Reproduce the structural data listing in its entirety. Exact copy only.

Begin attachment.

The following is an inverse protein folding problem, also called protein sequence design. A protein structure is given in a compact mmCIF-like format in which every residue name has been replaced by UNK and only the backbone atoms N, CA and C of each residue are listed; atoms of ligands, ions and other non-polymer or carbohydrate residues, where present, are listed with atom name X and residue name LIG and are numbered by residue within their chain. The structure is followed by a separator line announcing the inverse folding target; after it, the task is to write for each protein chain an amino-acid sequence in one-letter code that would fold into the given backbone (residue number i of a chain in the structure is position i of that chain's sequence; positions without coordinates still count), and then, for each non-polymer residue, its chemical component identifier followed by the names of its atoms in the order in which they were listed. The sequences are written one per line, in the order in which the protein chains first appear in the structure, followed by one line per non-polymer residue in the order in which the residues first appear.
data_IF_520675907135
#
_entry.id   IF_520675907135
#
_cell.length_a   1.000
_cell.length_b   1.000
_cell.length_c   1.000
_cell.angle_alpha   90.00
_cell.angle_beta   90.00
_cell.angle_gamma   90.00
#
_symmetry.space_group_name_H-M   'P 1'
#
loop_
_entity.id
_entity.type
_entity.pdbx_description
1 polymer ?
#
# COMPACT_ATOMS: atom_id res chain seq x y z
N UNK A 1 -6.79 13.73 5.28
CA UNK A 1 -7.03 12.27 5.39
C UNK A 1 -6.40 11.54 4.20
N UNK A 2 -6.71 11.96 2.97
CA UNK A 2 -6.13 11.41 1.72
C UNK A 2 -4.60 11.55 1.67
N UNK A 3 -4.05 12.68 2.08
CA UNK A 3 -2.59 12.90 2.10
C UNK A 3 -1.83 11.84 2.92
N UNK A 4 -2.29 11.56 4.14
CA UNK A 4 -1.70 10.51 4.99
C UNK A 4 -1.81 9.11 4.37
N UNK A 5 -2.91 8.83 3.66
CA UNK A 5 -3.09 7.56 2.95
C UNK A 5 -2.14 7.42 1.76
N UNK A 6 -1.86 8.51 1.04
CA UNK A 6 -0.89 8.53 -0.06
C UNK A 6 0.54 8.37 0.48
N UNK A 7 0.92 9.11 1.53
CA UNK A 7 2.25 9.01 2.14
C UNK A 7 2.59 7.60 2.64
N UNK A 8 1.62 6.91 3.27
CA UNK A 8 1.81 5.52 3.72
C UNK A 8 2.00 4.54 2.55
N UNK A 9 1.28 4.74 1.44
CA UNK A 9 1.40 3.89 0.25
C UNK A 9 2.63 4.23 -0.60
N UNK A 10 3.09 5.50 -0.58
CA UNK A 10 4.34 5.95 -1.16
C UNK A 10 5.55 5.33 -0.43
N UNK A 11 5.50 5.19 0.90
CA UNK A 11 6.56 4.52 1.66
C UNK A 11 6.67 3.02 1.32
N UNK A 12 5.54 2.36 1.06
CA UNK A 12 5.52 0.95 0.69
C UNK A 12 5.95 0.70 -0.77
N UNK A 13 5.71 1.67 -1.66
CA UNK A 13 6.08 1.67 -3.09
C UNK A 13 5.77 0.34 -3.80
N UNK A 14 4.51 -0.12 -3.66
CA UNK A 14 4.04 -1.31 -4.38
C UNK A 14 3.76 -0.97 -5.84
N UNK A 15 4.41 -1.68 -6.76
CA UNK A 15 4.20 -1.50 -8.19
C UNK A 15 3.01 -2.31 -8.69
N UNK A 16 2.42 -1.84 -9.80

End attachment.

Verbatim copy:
The following is an inverse protein folding problem, also called protein sequence design. A protein structure is given in a compact mmCIF-like format in which every residue name has been replaced by UNK and only the backbone atoms N, CA and C of each residue are listed; atoms of ligands, ions and other non-polymer or carbohydrate residues, where present, are listed with atom name X and residue name LIG and are numbered by residue within their chain. The structure is followed by a separator line announcing the inverse folding target; after it, the task is to write for each protein chain an amino-acid sequence in one-letter code that would fold into the given backbone (residue number i of a chain in the structure is position i of that chain's sequence; positions without coordinates still count), and then, for each non-polymer residue, its chemical component identifier followed by the names of its atoms in the order in which they were listed. The sequences are written one per line, in the order in which the protein chains first appear in the structure, followed by one line per non-polymer residue in the order in which the residues first appear.
data_IF_520675907135
#
_entry.id   IF_520675907135
#
_cell.length_a   1.000
_cell.length_b   1.000
_cell.length_c   1.000
_cell.angle_alpha   90.00
_cell.angle_beta   90.00
_cell.angle_gamma   90.00
#
_symmetry.space_group_name_H-M   'P 1'
#
loop_
_entity.id
_entity.type
_entity.pdbx_description
1 polymer ?
#
# COMPACT_ATOMS: atom_id res chain seq x y z
N UNK A 1 -6.79 13.73 5.28
CA UNK A 1 -7.03 12.27 5.39
C UNK A 1 -6.40 11.54 4.20
N UNK A 2 -6.71 11.96 2.97
CA UNK A 2 -6.13 11.41 1.72
C UNK A 2 -4.60 11.55 1.67
N UNK A 3 -4.05 12.68 2.08
CA UNK A 3 -2.59 12.90 2.10
C UNK A 3 -1.83 11.84 2.92
N UNK A 4 -2.29 11.56 4.14
CA UNK A 4 -1.70 10.51 4.99
C UNK A 4 -1.81 9.11 4.37
N UNK A 5 -2.91 8.83 3.66
CA UNK A 5 -3.09 7.56 2.95
C UNK A 5 -2.14 7.42 1.76
N UNK A 6 -1.86 8.51 1.04
CA UNK A 6 -0.89 8.53 -0.06
C UNK A 6 0.54 8.37 0.48
N UNK A 7 0.92 9.11 1.53
CA UNK A 7 2.25 9.01 2.14
C UNK A 7 2.59 7.60 2.64
N UNK A 8 1.62 6.91 3.27
CA UNK A 8 1.81 5.52 3.72
C UNK A 8 2.00 4.54 2.55
N UNK A 9 1.28 4.74 1.44
CA UNK A 9 1.40 3.89 0.25
C UNK A 9 2.63 4.23 -0.60
N UNK A 10 3.09 5.50 -0.58
CA UNK A 10 4.34 5.95 -1.16
C UNK A 10 5.55 5.33 -0.43
N UNK A 11 5.50 5.19 0.90
CA UNK A 11 6.56 4.52 1.66
C UNK A 11 6.67 3.02 1.32
N UNK A 12 5.54 2.36 1.06
CA UNK A 12 5.52 0.95 0.69
C UNK A 12 5.95 0.70 -0.77
N UNK A 13 5.71 1.67 -1.66
CA UNK A 13 6.08 1.67 -3.09
C UNK A 13 5.77 0.34 -3.80
N UNK A 14 4.51 -0.12 -3.66
CA UNK A 14 4.04 -1.31 -4.38
C UNK A 14 3.76 -0.97 -5.84
N UNK A 15 4.41 -1.68 -6.76
CA UNK A 15 4.20 -1.50 -8.19
C UNK A 15 3.01 -2.31 -8.69
N UNK A 16 2.42 -1.84 -9.80